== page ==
Business trusts are a new marketing ruse for Hong Kong bankers. Injecting whole companies into special-purpose vehicles sounds innovative: even tycoon Li Ka-shing has embraced the idea for the listing of his electricity assets in the territory which could raise $5 billion. But for all the hype, business trusts offer no benefits over a regular initial public offering. They’re mostly a tool for luring in yield-hungry investors.
Business trusts have been gaining traction in Asia for some time. HK Electric will be Hong Kong’s third such listing after Li’s son Richard spun off telecom assets from phone carrier PCCW into HKT Trust in 2011. Langham Hospitality Investments, a collection of hotels, listed in May. Singapore, which has introduced specific rules governing business trusts, has 16 such listings.
The idea is an offshoot of real estate investment trusts (REITs), a popular way for investors to play the property sector. REITs enable investors to gain exposure to underlying cash flows without worrying about the company that manages the property.
Business trusts look superficially similar: a cash-generative company is placed in a trust with a pledge to pay out most of its cash flow to investors. But these structures are poor cousins to REITS. They don’t have regulated limits on gearing, payout ratios, or the investment of funds. Companies voluntarily set the parameters in their trust deed. There are no big tax advantages either.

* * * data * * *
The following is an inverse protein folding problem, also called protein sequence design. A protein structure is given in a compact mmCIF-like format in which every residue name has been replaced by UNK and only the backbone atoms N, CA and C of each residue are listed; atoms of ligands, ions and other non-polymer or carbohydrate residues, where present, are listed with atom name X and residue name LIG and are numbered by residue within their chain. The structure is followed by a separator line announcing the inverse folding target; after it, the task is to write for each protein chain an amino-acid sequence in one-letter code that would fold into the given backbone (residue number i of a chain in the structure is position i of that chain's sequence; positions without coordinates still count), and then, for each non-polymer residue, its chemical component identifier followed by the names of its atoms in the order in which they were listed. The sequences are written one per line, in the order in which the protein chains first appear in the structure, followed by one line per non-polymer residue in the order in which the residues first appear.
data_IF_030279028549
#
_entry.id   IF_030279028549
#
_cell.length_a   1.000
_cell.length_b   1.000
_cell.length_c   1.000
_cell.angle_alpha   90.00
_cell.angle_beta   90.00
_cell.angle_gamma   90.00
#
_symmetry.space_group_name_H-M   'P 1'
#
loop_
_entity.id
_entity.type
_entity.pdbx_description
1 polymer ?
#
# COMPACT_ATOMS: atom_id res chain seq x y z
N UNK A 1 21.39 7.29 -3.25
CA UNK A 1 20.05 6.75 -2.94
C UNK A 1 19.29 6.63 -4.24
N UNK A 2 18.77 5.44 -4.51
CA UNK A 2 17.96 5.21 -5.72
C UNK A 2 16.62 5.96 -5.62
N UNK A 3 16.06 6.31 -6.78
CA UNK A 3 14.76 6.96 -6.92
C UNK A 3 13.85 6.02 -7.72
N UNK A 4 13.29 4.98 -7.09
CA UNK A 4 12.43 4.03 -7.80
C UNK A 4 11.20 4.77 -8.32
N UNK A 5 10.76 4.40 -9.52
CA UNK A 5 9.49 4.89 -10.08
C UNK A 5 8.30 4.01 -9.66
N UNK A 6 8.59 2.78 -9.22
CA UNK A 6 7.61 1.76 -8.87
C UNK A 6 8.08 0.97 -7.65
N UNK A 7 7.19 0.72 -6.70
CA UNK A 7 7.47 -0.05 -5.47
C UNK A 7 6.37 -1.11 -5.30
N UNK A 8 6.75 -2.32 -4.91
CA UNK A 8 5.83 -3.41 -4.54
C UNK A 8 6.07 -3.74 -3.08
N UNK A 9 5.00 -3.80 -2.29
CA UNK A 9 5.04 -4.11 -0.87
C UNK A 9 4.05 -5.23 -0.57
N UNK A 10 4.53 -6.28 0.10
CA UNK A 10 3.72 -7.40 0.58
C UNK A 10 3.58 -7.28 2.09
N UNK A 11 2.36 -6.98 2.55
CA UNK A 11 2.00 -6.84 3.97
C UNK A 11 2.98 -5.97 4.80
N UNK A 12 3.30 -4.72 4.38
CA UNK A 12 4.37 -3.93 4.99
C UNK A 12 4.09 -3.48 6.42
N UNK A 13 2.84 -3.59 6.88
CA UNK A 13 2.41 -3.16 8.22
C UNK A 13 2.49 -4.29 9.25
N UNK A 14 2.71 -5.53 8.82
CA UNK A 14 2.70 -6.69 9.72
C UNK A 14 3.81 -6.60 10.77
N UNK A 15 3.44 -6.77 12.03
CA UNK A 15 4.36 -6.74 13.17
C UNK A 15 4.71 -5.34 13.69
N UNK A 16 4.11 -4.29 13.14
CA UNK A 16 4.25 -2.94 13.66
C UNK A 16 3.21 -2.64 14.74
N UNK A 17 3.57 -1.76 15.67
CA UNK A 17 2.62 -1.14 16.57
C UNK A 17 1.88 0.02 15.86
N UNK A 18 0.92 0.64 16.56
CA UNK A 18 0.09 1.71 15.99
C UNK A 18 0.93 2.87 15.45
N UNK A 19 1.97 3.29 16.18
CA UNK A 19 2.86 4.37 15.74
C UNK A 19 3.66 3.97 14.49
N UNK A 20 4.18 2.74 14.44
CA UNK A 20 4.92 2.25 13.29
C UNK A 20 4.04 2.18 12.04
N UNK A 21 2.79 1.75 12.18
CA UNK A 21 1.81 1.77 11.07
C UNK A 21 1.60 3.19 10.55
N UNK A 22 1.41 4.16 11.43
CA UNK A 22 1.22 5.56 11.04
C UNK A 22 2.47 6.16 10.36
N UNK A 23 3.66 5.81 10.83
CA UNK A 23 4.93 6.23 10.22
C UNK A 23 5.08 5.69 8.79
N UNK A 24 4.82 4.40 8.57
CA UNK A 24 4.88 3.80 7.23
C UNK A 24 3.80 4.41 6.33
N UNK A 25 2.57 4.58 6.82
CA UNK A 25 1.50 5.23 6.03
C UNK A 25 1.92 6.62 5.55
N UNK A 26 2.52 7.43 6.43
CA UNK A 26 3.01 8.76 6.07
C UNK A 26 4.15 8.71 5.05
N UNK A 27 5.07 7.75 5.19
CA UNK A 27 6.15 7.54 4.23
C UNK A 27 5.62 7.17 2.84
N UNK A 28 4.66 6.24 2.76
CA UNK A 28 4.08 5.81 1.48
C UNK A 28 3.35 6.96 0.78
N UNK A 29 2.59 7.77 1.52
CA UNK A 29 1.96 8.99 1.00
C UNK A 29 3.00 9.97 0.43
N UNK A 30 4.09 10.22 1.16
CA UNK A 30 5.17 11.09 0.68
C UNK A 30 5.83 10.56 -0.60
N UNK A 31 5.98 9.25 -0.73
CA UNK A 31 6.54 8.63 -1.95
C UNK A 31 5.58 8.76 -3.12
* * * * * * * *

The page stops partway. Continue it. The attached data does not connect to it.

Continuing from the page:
Hong Kong lacks specific regulations for listed business trusts. Instead, companies are structured as share stapled units, where investors buy units that give them exposure to the trust and the underlying company. The entities are subject to the same regulations as a normal listed company. The main advantage is some increased flexibility around dividend payments, but normal Hong Kong-listed companies can achieve the same outcome by incorporating offshore. Many already do.
The main advantage of setting up a Hong Kong business trust, then, is to signal to prospective investors that the stock will pay a healthy dividend. While that may help bankers fill their IPO order books, it’s little more than a marketing tool.